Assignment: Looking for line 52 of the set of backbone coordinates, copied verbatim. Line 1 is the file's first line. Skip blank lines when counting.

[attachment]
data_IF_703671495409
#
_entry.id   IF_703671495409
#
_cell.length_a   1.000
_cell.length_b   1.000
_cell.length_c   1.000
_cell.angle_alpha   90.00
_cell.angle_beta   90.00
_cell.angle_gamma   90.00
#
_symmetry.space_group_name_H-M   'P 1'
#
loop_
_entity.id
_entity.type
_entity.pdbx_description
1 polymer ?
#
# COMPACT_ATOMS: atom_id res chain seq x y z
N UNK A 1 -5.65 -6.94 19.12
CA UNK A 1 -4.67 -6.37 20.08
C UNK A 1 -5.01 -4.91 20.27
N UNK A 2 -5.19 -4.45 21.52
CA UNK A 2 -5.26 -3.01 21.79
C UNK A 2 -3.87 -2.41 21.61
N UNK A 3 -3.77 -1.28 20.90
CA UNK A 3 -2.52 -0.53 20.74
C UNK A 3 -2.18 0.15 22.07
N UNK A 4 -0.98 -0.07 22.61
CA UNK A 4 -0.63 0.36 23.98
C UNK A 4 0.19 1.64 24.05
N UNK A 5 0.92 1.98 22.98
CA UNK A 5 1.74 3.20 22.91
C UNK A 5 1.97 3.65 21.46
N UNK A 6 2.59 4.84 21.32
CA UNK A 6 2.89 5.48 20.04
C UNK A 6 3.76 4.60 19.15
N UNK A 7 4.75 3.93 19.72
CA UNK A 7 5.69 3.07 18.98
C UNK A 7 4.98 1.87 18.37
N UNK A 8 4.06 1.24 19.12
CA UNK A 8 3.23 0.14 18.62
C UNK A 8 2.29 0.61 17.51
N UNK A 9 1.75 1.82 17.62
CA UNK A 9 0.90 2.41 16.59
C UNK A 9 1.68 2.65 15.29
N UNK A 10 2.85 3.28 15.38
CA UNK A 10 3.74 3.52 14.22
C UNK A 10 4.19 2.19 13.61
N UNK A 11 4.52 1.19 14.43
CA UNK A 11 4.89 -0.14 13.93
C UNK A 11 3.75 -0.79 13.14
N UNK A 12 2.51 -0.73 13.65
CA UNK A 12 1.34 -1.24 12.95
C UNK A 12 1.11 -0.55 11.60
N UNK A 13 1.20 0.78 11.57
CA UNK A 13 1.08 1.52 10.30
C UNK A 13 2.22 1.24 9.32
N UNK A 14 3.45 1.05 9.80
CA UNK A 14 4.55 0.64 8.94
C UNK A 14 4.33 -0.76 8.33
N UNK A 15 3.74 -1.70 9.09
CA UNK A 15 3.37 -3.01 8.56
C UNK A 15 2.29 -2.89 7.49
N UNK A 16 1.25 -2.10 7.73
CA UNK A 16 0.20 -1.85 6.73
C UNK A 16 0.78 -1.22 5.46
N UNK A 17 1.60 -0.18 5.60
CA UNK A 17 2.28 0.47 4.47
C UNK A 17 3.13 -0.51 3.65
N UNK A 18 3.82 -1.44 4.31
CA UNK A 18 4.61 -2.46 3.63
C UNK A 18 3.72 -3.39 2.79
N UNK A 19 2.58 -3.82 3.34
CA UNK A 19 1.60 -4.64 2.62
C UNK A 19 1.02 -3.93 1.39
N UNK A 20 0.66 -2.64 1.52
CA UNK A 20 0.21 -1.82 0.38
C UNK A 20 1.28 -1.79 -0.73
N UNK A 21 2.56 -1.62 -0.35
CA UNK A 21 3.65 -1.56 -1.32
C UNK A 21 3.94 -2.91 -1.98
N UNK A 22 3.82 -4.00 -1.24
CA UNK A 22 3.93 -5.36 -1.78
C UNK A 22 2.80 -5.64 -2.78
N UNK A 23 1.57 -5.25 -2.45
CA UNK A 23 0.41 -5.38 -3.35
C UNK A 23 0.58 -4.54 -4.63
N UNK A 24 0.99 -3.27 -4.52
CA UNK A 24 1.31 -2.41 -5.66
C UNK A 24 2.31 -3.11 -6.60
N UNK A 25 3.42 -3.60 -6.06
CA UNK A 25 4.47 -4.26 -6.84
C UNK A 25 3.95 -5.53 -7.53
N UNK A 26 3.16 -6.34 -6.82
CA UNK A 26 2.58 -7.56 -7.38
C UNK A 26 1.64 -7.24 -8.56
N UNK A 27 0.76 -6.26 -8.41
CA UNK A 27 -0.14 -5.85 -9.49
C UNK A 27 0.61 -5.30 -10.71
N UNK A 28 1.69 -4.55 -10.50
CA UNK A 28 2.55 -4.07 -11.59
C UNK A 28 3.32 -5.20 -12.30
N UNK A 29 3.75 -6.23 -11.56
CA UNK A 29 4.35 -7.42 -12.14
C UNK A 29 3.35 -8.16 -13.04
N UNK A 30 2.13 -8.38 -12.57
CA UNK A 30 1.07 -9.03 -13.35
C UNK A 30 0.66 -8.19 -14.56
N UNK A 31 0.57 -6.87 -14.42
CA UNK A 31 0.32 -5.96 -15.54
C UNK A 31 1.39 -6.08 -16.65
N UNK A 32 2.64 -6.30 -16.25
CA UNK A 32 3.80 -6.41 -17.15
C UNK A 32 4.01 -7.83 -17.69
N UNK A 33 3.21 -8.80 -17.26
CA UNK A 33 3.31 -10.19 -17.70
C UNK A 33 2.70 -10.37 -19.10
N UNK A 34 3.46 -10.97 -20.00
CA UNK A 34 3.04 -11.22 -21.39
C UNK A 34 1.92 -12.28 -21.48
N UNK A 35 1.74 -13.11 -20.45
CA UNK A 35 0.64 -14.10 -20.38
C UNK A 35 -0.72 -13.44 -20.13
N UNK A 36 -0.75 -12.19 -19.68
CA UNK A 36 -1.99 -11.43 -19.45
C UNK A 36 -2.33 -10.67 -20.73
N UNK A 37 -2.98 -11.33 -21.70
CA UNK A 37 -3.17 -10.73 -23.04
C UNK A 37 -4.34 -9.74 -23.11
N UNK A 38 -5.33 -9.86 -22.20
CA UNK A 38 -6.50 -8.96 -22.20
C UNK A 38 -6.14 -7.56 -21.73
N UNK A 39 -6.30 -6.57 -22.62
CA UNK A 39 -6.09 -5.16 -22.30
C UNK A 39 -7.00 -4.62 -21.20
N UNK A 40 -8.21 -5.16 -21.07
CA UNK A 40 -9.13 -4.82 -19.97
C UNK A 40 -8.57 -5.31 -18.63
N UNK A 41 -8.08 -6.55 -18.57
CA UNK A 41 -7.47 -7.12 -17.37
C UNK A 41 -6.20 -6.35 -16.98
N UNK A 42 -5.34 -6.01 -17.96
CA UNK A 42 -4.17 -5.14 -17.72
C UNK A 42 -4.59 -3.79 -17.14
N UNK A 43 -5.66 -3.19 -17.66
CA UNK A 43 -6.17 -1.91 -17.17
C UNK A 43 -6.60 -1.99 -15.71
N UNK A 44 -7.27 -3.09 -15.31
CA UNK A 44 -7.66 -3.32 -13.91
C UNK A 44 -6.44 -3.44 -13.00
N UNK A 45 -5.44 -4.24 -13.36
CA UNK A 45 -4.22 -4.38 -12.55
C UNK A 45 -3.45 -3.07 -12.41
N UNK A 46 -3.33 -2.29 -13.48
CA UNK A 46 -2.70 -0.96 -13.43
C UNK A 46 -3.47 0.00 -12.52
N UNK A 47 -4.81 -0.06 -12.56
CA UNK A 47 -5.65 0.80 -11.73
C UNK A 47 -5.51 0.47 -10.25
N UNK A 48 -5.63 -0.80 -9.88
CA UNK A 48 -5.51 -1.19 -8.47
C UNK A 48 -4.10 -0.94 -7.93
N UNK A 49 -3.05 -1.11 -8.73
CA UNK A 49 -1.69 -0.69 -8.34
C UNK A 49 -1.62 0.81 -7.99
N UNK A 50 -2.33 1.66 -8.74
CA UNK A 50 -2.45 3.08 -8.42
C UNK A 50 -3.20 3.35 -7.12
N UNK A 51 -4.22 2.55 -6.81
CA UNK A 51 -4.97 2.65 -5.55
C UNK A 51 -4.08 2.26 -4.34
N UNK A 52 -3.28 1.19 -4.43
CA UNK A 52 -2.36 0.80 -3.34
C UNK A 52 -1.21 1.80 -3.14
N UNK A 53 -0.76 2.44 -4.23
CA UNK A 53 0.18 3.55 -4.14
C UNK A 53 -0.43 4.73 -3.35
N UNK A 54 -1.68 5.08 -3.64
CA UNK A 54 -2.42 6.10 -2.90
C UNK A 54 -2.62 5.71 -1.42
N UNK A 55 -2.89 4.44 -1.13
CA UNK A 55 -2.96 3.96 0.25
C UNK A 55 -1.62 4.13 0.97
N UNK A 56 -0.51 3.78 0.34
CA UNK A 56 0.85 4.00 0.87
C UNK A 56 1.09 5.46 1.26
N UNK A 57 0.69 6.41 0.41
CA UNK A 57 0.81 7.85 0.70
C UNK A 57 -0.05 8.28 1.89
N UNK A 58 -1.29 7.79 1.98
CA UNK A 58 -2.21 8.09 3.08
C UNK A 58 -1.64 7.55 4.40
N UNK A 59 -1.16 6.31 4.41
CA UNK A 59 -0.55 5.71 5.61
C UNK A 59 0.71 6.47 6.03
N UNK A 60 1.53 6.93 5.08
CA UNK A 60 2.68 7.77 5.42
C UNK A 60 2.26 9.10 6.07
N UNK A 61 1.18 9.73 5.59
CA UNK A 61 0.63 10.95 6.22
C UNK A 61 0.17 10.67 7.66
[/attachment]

CA UNK A 11 4.89 -0.14 13.93